DISC102-23S2 (C) Semester Two 2023

Principles of Screen Production for Film

15 points

Start Date: Monday, 17 July 2023
End Date: Sunday, 12 November 2023
Withdrawal Dates
Last Day to withdraw from this course:
  • Without financial penalty (full fee refund): Sunday, 30 July 2023
  • Without academic penalty (including no fee refund): Sunday, 1 October 2023


This course provides an introduction to film making. It aims to demystify the key concepts, technologies and methodologies used by practitioners in the field and to introduce students to the range of roles, skills and tasks required during preproduction and production. The course begins with ‘the big idea’ (where do we start and what is involved in getting an idea to the screen?) and ends with ‘the big day’ (the premiere). Along the way, the course explores the key steps in preproduction, production, postproduction and distribution, including the different roles involved (e.g. producer, director, art director, editor, grip, gaffer, runners), and the ethics and etiquette of being on a film set. Students receive hands on experience of the processes and technologies involved in the film industry and intersecting digital screen sectors.

The overarching aim of this course is introduce and demystify film making.  The course will cover the following topics, and include guest speaker from industry:

• Overview from Pre-production to Premiere
• The role of the Producer
• Pre-production scheduling Ethics and Contracts
• Start of the shoot, etiquette on set, roles on set
• The role of the 1st Assistant Director.
• Production scheduling, storyboarding, call sheets.
• The Art Department, Wardrobe, and Make-up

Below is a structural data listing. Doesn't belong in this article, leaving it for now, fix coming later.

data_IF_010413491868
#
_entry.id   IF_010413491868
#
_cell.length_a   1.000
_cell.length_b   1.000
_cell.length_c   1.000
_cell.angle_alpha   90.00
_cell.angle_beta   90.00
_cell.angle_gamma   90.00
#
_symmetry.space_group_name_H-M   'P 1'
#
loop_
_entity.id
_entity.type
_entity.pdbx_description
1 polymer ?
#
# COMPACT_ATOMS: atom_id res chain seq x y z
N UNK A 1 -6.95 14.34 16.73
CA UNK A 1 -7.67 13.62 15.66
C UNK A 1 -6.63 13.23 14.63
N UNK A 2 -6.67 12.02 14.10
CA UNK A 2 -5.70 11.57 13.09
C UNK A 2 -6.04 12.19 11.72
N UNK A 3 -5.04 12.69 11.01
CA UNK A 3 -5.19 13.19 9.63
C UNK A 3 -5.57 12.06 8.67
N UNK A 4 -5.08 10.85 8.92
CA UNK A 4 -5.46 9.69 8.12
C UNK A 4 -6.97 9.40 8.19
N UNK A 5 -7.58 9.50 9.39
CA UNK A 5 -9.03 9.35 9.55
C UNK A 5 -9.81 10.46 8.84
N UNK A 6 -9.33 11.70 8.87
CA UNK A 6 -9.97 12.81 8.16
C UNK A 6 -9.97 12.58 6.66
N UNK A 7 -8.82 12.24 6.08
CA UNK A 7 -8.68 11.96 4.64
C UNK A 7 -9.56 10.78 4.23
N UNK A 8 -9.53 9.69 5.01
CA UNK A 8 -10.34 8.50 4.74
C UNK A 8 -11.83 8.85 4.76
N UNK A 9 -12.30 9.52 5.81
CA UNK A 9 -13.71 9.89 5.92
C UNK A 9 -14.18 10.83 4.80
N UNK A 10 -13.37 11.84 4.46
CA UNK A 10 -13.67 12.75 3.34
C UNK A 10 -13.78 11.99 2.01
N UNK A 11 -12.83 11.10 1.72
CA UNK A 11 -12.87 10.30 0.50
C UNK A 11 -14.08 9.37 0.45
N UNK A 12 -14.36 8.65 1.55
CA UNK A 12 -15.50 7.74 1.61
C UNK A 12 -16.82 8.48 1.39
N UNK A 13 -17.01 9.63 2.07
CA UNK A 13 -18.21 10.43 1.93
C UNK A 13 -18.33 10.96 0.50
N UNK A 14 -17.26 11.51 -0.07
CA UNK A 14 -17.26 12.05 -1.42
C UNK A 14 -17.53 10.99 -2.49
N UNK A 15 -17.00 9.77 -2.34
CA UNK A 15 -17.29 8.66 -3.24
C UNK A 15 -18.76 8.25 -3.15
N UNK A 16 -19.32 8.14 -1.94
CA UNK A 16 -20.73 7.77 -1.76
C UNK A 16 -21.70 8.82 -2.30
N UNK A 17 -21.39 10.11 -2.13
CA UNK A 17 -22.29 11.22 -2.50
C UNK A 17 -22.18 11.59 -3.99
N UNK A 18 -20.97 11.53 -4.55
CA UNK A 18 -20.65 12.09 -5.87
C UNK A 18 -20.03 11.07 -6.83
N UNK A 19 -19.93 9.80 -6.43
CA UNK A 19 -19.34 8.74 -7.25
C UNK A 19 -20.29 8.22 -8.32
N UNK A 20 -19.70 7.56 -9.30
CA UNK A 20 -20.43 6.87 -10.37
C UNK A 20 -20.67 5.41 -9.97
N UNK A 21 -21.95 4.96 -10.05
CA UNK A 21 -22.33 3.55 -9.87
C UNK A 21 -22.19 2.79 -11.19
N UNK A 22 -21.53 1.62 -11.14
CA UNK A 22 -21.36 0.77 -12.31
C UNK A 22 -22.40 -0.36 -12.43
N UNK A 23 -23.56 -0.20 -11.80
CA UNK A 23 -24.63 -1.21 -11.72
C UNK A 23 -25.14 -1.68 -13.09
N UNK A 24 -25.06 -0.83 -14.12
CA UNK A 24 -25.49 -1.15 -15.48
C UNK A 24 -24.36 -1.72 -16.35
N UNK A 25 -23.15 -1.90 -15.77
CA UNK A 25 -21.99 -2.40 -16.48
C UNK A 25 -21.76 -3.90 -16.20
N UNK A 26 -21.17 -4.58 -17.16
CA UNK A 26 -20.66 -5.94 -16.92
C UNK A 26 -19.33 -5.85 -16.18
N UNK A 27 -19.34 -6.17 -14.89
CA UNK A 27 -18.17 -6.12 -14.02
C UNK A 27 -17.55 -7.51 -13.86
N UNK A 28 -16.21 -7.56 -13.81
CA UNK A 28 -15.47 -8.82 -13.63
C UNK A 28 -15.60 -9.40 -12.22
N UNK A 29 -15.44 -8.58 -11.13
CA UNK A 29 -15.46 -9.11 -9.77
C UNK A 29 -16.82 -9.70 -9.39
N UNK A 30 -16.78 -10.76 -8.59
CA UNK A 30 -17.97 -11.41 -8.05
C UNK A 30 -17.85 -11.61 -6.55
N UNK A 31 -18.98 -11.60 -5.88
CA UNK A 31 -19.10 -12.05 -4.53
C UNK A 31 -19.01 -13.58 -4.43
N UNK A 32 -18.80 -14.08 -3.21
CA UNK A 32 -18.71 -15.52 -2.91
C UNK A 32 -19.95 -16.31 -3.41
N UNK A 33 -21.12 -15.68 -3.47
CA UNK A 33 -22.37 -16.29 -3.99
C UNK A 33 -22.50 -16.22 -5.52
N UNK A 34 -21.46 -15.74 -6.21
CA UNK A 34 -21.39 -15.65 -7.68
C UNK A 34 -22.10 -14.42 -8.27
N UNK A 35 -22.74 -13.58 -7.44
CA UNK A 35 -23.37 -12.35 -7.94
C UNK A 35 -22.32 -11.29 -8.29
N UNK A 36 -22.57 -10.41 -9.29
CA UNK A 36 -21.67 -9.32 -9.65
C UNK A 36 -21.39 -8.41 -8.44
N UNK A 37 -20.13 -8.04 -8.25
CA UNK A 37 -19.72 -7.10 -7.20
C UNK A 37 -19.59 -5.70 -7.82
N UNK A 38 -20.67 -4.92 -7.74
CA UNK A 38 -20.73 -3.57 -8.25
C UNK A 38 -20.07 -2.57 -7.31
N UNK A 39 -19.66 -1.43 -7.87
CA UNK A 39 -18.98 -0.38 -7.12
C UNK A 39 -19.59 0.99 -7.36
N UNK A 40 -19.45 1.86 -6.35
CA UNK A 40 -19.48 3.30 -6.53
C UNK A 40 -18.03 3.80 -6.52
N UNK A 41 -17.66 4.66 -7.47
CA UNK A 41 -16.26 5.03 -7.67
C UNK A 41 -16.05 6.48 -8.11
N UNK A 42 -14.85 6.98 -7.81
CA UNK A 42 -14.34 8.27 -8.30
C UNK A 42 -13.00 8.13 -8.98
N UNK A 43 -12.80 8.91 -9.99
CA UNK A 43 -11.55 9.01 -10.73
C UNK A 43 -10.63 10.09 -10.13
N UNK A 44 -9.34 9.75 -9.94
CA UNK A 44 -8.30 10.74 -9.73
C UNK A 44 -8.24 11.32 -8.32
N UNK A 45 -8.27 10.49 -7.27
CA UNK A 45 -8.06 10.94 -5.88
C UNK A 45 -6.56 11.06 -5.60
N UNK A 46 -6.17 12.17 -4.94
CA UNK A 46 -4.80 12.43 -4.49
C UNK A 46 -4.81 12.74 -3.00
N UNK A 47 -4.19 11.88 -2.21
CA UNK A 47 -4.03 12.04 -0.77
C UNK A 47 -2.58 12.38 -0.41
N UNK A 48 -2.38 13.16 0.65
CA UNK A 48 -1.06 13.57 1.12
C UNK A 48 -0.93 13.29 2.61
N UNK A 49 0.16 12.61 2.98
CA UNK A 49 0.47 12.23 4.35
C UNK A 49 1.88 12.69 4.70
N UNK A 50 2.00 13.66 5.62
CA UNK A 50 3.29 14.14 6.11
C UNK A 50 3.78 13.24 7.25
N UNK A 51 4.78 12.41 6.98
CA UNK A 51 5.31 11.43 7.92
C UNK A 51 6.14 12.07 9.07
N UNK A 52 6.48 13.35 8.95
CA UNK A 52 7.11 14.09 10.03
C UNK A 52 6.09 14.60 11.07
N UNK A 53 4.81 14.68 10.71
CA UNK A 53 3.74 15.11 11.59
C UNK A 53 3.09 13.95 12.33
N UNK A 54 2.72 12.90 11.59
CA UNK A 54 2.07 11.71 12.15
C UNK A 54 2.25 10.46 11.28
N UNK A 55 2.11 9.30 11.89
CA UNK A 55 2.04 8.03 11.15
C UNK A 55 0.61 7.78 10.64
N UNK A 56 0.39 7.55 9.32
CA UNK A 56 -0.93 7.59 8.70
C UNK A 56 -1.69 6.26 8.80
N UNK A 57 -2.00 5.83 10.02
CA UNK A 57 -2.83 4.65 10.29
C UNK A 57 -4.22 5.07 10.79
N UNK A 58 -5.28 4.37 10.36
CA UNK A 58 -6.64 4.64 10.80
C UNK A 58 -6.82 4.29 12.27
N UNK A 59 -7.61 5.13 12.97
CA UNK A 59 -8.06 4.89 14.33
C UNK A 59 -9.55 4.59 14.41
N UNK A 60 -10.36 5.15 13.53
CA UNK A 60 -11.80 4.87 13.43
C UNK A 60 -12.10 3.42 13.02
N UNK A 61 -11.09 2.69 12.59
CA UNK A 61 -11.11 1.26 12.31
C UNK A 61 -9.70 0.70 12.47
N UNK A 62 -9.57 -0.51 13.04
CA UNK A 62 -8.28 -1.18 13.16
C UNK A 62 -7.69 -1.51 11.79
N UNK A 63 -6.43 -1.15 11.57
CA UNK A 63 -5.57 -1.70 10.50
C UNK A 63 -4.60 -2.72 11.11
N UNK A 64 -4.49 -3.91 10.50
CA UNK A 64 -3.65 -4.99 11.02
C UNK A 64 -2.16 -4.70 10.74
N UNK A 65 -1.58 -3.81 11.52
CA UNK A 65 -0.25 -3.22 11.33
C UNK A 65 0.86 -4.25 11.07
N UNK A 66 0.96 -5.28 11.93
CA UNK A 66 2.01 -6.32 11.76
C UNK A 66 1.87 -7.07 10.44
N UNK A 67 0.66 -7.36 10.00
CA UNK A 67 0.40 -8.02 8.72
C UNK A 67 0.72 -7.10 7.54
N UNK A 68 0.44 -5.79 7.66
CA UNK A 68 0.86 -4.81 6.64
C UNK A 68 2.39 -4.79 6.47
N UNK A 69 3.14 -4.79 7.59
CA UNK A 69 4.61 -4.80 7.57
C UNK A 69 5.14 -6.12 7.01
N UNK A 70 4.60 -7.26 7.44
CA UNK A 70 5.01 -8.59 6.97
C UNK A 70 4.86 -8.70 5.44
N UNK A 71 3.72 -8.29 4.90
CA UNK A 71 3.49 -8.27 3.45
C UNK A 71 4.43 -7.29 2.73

• The role of the Director of Photography
• The Camera department, Lighting, and Grips
• Post-production: Editing, Music Re-recording, Foley and Sound Mix
• Distribution, and Event management

Learning Outcomes

On successful completion of the course, students will be able to:
1. Explain the film pre-production process
2. Explain and demonstrate the production process, including set protocols
3. Discuss Māori and Pasifika cultural protocols relevant to film and film production
4. Plan and evaluate aspects of film and scene production, including legal, ethical and health and safety requirements
5. Reflect on their personal skillset as relevant to film and film production.

University Graduate Attributes

This course will provide students with an opportunity to develop the Graduate Attributes specified below:

Critically competent in a core academic discipline of their award

Students know and can critically evaluate and, where applicable, apply this knowledge to topics/issues within their majoring subject.

Employable, innovative and enterprising

Students will develop key skills and attributes sought by employers that can be used in a range of applications.

Biculturally competent and confident

Students will be aware of and understand the nature of biculturalism in Aotearoa New Zealand, and its relevance to their area of study and/or their degree.

Globally aware

Students will comprehend the influence of global conditions on their discipline and will be competent in engaging with global and multi-cultural contexts.

Course Coordinator

John Chrisstoffels


Assessment Due Date Percentage  Description
Process, protocols and tikanga: Set Organisation. 30% Process, protocols and tikanga: Set Organisation. 1000 words.
On the Set. 30% On the Set. 30 min practical studio examination, followed by multichoice test and reflection of 200 words.
Essay and reflection 40% Essay and reflection. 1500 words.

Indicative Fees

Domestic fee $1,030.00

International fee $5,750.00

* All fees are inclusive of NZ GST or any equivalent overseas tax, and do not include any programme level discount or additional course-related expenses.

For further information see Creative and Digital Arts .

All DISC102 Occurrences

  • DISC102-23S2 (C) Semester Two 2023